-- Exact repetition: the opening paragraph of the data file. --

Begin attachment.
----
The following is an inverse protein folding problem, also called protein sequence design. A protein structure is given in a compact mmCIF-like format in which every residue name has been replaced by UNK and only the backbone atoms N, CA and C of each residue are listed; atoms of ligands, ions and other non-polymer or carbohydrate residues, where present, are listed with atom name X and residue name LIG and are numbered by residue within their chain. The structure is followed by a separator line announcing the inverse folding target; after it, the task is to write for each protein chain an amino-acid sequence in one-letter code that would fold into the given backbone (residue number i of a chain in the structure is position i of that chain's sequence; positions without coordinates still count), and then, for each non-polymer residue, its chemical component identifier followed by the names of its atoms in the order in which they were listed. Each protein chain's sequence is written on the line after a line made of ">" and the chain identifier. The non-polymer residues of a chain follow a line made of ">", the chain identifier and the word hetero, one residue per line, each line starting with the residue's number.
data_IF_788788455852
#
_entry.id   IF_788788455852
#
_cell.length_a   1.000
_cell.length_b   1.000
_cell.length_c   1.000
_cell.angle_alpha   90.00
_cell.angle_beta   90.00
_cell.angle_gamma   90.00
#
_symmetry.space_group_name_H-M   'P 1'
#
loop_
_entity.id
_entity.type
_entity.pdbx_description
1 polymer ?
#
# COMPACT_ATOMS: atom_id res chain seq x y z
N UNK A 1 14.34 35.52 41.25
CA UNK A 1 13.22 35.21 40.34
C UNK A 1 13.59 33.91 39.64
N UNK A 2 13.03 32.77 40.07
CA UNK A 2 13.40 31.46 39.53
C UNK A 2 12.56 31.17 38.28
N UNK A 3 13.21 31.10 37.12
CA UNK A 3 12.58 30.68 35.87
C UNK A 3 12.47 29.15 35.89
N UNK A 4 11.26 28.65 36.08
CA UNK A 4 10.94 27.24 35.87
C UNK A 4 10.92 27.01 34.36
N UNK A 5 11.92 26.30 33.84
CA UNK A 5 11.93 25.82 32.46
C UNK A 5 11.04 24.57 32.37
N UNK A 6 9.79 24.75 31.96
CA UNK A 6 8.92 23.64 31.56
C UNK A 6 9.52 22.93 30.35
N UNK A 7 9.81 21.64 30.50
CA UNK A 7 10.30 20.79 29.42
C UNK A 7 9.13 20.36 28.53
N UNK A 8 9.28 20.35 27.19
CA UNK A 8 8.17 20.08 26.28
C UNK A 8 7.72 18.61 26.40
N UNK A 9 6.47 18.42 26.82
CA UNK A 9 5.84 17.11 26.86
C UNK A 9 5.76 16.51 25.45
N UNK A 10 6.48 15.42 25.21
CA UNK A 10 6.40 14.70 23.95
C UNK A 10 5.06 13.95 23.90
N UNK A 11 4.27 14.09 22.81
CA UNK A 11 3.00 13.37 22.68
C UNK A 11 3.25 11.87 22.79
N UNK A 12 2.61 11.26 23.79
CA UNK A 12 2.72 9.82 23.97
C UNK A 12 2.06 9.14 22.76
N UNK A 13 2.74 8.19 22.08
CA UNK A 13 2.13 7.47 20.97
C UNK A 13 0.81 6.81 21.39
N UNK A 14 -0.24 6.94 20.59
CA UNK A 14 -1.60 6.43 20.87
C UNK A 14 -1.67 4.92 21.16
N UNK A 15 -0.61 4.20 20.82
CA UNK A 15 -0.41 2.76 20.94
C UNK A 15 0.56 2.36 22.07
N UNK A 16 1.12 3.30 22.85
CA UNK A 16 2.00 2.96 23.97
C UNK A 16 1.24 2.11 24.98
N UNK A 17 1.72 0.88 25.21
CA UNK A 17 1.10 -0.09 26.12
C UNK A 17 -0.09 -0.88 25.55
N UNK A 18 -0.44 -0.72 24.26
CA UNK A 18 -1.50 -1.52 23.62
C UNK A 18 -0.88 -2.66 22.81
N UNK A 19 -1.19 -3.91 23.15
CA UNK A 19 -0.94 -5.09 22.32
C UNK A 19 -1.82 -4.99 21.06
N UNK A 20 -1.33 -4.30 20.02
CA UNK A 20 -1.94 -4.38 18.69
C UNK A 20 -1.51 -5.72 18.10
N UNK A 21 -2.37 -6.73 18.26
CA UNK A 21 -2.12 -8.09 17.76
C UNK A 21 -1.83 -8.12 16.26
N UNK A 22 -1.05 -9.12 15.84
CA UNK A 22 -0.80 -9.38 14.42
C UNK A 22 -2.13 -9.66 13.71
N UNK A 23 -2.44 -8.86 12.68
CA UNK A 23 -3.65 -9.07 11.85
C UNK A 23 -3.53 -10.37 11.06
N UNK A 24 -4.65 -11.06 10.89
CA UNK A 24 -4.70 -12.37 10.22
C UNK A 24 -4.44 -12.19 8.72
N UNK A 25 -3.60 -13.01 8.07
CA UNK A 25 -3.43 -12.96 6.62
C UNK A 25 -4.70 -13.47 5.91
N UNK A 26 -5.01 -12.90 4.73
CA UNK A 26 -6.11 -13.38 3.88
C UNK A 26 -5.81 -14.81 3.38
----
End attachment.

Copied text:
The following is an inverse protein folding problem, also called protein sequence design. A protein structure is given in a compact mmCIF-like format in which every residue name has been replaced by UNK and only the backbone atoms N, CA and C of each residue are listed; atoms of ligands, ions and other non-polymer or carbohydrate residues, where present, are listed with atom name X and residue name LIG and are numbered by residue within their chain. The structure is followed by a separator line announcing the inverse folding target; after it, the task is to write for each protein chain an amino-acid sequence in one-letter code that would fold into the given backbone (residue number i of a chain in the structure is position i of that chain's sequence; positions without coordinates still count), and then, for each non-polymer residue, its chemical component identifier followed by the names of its atoms in the order in which they were listed. Each protein chain's sequence is written on the line after a line made of ">" and the chain identifier. The non-polymer residues of a chain follow a line made of ">", the chain identifier and the word hetero, one residue per line, each line starting with the residue's number.